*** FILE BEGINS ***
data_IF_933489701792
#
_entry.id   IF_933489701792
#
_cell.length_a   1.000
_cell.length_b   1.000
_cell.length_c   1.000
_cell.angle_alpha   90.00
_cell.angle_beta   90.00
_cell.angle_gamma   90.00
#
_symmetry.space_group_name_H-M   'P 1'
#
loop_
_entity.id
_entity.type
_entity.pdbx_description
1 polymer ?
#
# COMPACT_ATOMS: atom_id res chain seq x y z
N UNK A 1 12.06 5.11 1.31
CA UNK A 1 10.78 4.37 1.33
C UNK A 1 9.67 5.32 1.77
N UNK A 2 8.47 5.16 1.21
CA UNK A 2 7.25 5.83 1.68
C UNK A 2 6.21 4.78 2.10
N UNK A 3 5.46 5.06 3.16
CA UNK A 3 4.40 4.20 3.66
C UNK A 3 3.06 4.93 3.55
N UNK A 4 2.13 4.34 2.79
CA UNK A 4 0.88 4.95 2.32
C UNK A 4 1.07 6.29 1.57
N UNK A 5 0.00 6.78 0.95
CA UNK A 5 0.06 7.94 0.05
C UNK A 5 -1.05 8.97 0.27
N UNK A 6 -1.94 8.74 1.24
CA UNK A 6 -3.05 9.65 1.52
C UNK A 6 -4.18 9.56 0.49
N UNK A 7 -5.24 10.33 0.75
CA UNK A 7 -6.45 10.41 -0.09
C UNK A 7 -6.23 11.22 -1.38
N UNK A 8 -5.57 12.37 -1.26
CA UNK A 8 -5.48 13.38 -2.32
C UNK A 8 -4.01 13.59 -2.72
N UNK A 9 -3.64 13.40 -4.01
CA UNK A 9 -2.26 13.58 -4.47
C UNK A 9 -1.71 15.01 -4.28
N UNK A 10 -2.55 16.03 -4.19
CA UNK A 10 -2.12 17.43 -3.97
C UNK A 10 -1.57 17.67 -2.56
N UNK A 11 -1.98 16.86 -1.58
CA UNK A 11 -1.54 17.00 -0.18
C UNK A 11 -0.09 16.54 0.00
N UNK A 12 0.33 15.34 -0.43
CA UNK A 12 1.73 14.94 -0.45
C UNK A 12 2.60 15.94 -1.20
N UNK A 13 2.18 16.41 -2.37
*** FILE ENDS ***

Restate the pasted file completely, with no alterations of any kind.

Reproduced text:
data_IF_933489701792
#
_entry.id   IF_933489701792
#
_cell.length_a   1.000
_cell.length_b   1.000
_cell.length_c   1.000
_cell.angle_alpha   90.00
_cell.angle_beta   90.00
_cell.angle_gamma   90.00
#
_symmetry.space_group_name_H-M   'P 1'
#
loop_
_entity.id
_entity.type
_entity.pdbx_description
1 polymer ?
#
# COMPACT_ATOMS: atom_id res chain seq x y z
N UNK A 1 12.06 5.11 1.31
CA UNK A 1 10.78 4.37 1.33
C UNK A 1 9.67 5.32 1.77
N UNK A 2 8.47 5.16 1.21
CA UNK A 2 7.25 5.83 1.68
C UNK A 2 6.21 4.78 2.10
N UNK A 3 5.46 5.06 3.16
CA UNK A 3 4.40 4.20 3.66
C UNK A 3 3.06 4.93 3.55
N UNK A 4 2.13 4.34 2.79
CA UNK A 4 0.88 4.95 2.32
C UNK A 4 1.07 6.29 1.57
N UNK A 5 0.00 6.78 0.95
CA UNK A 5 0.06 7.94 0.05
C UNK A 5 -1.05 8.97 0.27
N UNK A 6 -1.94 8.74 1.24
CA UNK A 6 -3.05 9.65 1.52
C UNK A 6 -4.18 9.56 0.49
N UNK A 7 -5.24 10.33 0.75
CA UNK A 7 -6.45 10.41 -0.09
C UNK A 7 -6.23 11.22 -1.38
N UNK A 8 -5.57 12.37 -1.26
CA UNK A 8 -5.48 13.38 -2.32
C UNK A 8 -4.01 13.59 -2.72
N UNK A 9 -3.64 13.40 -4.01
CA UNK A 9 -2.26 13.58 -4.47
C UNK A 9 -1.71 15.01 -4.28
N UNK A 10 -2.55 16.03 -4.19
CA UNK A 10 -2.12 17.43 -3.97
C UNK A 10 -1.57 17.67 -2.56
N UNK A 11 -1.98 16.86 -1.58
CA UNK A 11 -1.54 17.00 -0.18
C UNK A 11 -0.09 16.54 0.00
N UNK A 12 0.33 15.34 -0.43
CA UNK A 12 1.73 14.94 -0.45
C UNK A 12 2.60 15.94 -1.20
N UNK A 13 2.18 16.41 -2.37